According to Wikipedia, Professor Matthew Strecher defines magic realism as “what happens when a highly detailed, realistic setting is invaded by something too strange to believe.” The article goes on to say that “magical realist texts create a reality ‘in which the relation between incidents, characters, and setting could not be based upon or justified by their status within the physical world or their normal acceptance by bourgeois mentality.’” Who wants to think of themselves as having a bourgeois mentality, accepting things as “normal” and thereby obstructing magical realism? Not me. This issue of A Cappella Zoo—entitled “Bestiary” because, I assume, it’s the best of the first demi-decade of this labor-of-love journal of magical realism of all kinds—completely dismantles whatever bourgeois mentality I, or you, may be harboring. It will charm you, in every sense of the word.
Each story or poem hints at some surprising relationship to both mainstream literature and fantasy, some haunting intersection that will leave the reader musing, laughing a little, vexed and vindicated in that secret place where we know the world is much, much more than it seems and that rightly-chosen words capture and create that fact in ways mere bourgeois thinking cannot.
“When the World Ends” by Nicole Miyashiro, for example, has the flavor of a story you’ve heard once before, somewhere, but forgot quickly because it had too many frightening implications for you. Jace, the narrator, is commissioned by some mysterious entities to take pictures, but the purpose of the pictures is withheld. Gradually he realizes that things are disappearing randomly; the pictures are to capture them before it’s too late. He has a poignant relationship with a woman he rarely sees, who thinks of him at apparently the same odd moment he thinks of her so that their infrequent emails cross. His conviction that the pictures he’s taking coincide with the disappearance of important things (plants, people, places) suddenly becomes a conviction that he is about to lose all that’s dear to him, and he races desperately to take pictures of all of it, including this far-flung friend. The voice is rational and likeable, the setting detailed and realistic. When we realize with Jace that what’s happening is too strange to believe, we become frantic. The story stays with us, won’t let us go.
But that’s true of all thirty-six stories, all twenty-nine poems. “Dearest Dirty,” a sort of children’s tale written by Tina Hyland and illustrated in calligraphic black and white drawings by Gavin Faherty, is Griffin and Sabine for a polluted, maybe post-apocalyptic world, with a melancholy conclusion. Many of the stories are about the world ending. I suppose we can’t write magical realism if we think the mundane rhythms of the world continue ad nauseam to the far horizons. At least these writers can’t. Gina Ochsner, author of The Necessary Grace to Fall, is the guest editor of this issue, and in her introductory interview with ACZ’s founding editor, Colin Meldrum, she lauds the “frolicsome, mischievous nature” of the works published here, their “clear cogent vision and articulation,” how “fun” they are, “how vivid and marvelously constructed.”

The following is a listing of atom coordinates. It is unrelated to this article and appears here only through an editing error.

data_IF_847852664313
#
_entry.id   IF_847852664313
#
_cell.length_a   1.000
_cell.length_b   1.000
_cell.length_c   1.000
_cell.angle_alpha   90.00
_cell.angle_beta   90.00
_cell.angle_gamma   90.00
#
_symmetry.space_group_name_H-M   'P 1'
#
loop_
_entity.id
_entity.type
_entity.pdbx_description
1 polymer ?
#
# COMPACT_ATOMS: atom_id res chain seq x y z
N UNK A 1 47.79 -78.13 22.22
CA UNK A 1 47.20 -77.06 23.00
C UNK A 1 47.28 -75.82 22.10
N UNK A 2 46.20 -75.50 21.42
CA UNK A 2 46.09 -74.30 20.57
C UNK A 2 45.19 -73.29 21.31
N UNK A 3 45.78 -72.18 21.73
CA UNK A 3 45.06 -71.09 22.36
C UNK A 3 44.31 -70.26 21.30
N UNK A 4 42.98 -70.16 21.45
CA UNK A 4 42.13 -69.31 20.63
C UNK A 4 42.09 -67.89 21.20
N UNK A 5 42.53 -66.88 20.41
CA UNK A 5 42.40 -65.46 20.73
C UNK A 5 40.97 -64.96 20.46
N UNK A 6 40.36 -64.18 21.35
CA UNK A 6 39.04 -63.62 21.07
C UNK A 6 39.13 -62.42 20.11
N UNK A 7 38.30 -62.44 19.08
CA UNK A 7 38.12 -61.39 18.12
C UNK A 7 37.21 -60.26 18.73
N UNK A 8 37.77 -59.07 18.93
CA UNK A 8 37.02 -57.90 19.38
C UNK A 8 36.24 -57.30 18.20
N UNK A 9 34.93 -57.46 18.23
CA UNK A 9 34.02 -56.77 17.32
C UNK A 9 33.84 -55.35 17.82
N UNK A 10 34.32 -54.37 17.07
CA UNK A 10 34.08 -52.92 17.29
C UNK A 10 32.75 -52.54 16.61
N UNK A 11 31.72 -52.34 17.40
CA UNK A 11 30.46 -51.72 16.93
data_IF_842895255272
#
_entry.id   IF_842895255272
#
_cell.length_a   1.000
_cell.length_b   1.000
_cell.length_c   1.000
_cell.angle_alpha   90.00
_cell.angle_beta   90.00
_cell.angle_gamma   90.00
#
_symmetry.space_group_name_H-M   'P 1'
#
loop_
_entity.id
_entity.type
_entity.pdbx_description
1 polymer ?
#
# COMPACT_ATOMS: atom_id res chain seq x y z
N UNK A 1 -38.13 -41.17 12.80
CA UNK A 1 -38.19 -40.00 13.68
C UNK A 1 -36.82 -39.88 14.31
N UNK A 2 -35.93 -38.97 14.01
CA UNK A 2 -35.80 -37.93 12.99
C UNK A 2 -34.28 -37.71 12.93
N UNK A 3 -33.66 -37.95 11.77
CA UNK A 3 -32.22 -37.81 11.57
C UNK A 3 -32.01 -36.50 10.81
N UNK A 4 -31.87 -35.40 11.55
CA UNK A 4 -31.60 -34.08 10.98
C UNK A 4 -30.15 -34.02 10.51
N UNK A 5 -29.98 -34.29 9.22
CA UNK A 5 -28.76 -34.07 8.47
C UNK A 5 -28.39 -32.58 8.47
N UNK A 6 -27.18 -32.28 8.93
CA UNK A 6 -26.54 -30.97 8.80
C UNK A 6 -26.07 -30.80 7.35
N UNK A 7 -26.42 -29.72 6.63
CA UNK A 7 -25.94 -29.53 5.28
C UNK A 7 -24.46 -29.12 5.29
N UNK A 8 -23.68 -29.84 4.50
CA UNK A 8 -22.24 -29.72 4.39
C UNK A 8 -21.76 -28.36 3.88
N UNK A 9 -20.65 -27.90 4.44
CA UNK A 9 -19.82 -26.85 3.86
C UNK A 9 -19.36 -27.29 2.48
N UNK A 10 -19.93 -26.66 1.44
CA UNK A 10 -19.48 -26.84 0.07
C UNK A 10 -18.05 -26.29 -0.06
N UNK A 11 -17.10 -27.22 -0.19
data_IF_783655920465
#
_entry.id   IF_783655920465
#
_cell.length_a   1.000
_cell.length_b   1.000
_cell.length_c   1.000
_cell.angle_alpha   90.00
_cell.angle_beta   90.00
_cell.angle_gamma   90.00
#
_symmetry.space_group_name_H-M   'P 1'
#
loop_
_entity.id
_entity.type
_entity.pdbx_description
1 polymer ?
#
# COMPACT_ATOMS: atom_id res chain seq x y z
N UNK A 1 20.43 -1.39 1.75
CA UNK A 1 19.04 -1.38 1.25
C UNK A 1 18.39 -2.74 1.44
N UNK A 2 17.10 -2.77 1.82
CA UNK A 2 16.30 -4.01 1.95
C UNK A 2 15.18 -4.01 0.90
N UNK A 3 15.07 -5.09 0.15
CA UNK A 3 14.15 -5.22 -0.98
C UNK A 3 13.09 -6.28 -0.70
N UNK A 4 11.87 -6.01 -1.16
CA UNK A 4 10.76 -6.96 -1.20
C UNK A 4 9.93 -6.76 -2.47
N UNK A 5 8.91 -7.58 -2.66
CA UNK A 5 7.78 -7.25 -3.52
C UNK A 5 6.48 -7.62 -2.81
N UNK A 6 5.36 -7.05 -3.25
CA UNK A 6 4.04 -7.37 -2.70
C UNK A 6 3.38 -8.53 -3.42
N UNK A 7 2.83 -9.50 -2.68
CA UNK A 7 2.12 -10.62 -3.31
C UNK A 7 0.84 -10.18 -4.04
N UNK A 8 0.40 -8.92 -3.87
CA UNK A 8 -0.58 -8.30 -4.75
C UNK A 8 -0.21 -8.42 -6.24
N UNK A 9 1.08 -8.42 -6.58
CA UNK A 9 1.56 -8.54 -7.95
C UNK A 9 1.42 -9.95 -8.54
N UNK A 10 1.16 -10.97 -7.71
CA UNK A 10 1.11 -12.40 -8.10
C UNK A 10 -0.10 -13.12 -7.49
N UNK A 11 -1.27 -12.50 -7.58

Amber Sparks’s “When the Weather Changes You” starts, “The year the earth froze hard as diamonds and the sky rained ash, my great-grandparents met and married. . . . The details surrounding that fact are . . . more like smoke than story. More like mirrors than memory.” What follows is, in similar voice, those details—and they are strange indeed, but they could be true, literally or figuratively—a girl who wants only to be alone, a fat man who offers body heat to stave off the coldest winter in the world’s remembrance, and a difficult marriage with one offspring, the grandfather of the narrator. Stories need not be made up to be magical realism. The fact is, reality is magical, if it’s told that way.
Here’s another set of opening lines: “The trick is to clearly mark all the vits and don’t pop too close or too far away. And small caliber, of course. But it’s gotta pierce” (Robert Edward Sullivan’s “Popper’s Choice”). This one sounds a little like Riddley Walker, or Clockwork Orange, with a vocabulary not of our world and a leaning toward self-destruction simply because staying alive isn’t worth it any more.
“Wife number one has the strength of a grizzly and skin as solid as sandpaper . . . Wife number two has great powers of hearing and eyesight, capable of finding me even in my most unusual hiding places . . . Wife number three is a sex machine” (John Jasper Owens’s “Postcards From Home”). What a great opener! Three wives at once—where will this story go?
The variety of forms (prose poems, flash fiction, short story, longer story, formal poems, free verse) and subject matter (the afterlife, the end of life, the beginning of life, the time between lives, rewrites of old folk tales, brand-new myths, sex, sex changes, child sex, sexlessness) leaves you gasping. Support this litmag by reading, donating, submitting—this is good work. It moves the cosmos beyond itself. Kudos, and all good wishes for the demi-decades to come!